3. City Population Density. This is calculated by dividing city population by city gross area. It is measured in persons per square kilometre and indicates the crowdedness of city dwellers in the urban fabric.

4. City Form. This is a variable that indicates the compactness of a city's urban form. Compact urban form results in relatively shorter trip lengths. It is a ratio that is calculated by dividing the perimeter of a city by its gross area. The higher the ratio, the less compacted the city is and the longer the trip length. Fig. 2 illustrates different geometric forms with different perimeters for the same area.

Table 1

Top 20 BFCs according to Copenhagenize Index.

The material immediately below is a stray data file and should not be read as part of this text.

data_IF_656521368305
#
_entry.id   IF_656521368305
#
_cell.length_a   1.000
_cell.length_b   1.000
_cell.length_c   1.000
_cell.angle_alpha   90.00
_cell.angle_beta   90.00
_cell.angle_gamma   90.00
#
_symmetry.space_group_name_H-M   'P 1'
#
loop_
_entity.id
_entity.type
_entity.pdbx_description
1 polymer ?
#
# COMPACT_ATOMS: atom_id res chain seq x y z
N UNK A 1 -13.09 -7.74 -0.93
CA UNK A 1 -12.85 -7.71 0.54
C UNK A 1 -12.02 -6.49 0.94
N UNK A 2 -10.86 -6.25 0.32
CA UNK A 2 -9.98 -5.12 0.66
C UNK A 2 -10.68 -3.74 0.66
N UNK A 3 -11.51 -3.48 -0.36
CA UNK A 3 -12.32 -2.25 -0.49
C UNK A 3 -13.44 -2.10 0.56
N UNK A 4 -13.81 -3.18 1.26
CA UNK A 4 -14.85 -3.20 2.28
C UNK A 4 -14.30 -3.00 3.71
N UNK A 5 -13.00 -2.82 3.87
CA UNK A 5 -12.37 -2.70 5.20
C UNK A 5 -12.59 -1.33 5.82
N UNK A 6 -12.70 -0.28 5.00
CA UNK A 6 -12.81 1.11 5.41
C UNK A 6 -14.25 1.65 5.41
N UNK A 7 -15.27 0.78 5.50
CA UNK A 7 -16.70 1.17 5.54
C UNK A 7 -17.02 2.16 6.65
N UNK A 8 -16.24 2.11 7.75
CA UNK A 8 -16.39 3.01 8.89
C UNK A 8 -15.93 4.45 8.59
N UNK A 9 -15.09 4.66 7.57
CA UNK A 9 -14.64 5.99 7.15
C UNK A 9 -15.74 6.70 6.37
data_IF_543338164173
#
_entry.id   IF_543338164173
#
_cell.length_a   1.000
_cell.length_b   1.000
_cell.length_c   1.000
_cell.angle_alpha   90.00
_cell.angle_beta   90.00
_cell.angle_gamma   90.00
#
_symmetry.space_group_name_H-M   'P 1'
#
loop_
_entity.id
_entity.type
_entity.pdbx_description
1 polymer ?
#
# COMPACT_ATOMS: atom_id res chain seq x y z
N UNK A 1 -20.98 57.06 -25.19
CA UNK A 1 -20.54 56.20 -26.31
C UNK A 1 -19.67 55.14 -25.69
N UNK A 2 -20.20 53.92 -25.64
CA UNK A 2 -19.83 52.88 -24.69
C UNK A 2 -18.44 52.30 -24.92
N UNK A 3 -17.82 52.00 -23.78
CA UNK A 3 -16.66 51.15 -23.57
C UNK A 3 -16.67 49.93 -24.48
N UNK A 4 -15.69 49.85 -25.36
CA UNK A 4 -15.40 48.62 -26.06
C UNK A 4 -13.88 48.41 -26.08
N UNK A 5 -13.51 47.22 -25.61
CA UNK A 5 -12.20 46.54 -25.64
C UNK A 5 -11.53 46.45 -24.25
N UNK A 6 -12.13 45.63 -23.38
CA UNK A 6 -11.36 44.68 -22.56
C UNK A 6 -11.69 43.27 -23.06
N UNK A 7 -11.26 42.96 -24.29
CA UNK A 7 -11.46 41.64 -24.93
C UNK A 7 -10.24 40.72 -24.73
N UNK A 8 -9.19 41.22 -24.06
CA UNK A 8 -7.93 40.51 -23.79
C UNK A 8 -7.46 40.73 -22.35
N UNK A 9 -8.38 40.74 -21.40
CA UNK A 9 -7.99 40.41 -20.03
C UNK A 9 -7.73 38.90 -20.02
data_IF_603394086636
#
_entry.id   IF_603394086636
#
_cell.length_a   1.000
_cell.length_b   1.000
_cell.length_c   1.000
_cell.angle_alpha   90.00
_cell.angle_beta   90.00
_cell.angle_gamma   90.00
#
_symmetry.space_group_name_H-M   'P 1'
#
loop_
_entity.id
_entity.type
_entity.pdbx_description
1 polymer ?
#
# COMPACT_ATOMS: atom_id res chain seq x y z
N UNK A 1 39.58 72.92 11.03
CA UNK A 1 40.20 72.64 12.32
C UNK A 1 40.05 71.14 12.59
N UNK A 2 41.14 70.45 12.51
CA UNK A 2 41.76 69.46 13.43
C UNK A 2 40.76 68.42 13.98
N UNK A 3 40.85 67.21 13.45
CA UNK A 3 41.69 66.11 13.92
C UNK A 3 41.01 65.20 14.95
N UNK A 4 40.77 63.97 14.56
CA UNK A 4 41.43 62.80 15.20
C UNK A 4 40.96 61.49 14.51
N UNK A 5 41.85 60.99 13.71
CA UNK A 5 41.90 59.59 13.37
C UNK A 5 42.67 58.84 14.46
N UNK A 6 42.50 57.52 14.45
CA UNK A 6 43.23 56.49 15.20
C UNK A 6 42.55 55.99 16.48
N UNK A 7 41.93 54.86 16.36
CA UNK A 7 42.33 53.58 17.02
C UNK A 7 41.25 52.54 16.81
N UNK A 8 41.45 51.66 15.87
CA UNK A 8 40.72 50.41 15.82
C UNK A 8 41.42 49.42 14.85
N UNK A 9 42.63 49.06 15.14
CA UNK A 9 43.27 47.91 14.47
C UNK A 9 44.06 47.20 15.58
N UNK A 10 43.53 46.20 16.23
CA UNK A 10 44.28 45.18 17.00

Rank 2011 2013 2015

1 Amsterdam* Amsterdam Copenhagen

2 Copenhagen Copenhagen Amsterdam

3 Barcelona Utrecht Utrecht

4 Tokyo Seville Strasbourg

5 Berlin Bordeaux Eindhoven

6 Munich Nantes Malmö

7 Paris Antwerp Nantes

8 Montréal Eindhoven Bordeaux

9 Dublin Malmö Antwerp

10 Budapest Berlin Seville

11 Hamburg Dublin Barcelona

12 Guadalajara Tokyo Berlin

13 Portland Munich Ljubljana

14 Stockholm Montréal Buenos Aires

15 Helsinki Nagoya Dublin

16 London Rio De Janeiro Vienna

17 San Francisco Barcelona Paris

18 Rio De Janeiro Budapest Minneapolis

19 Vienna Paris Hamburg

20 New York Hamburg Montréal

* Cities in bold have appeared in list on three successive occasions.

Fig. 2. Sketches of different city form ratios for the same area.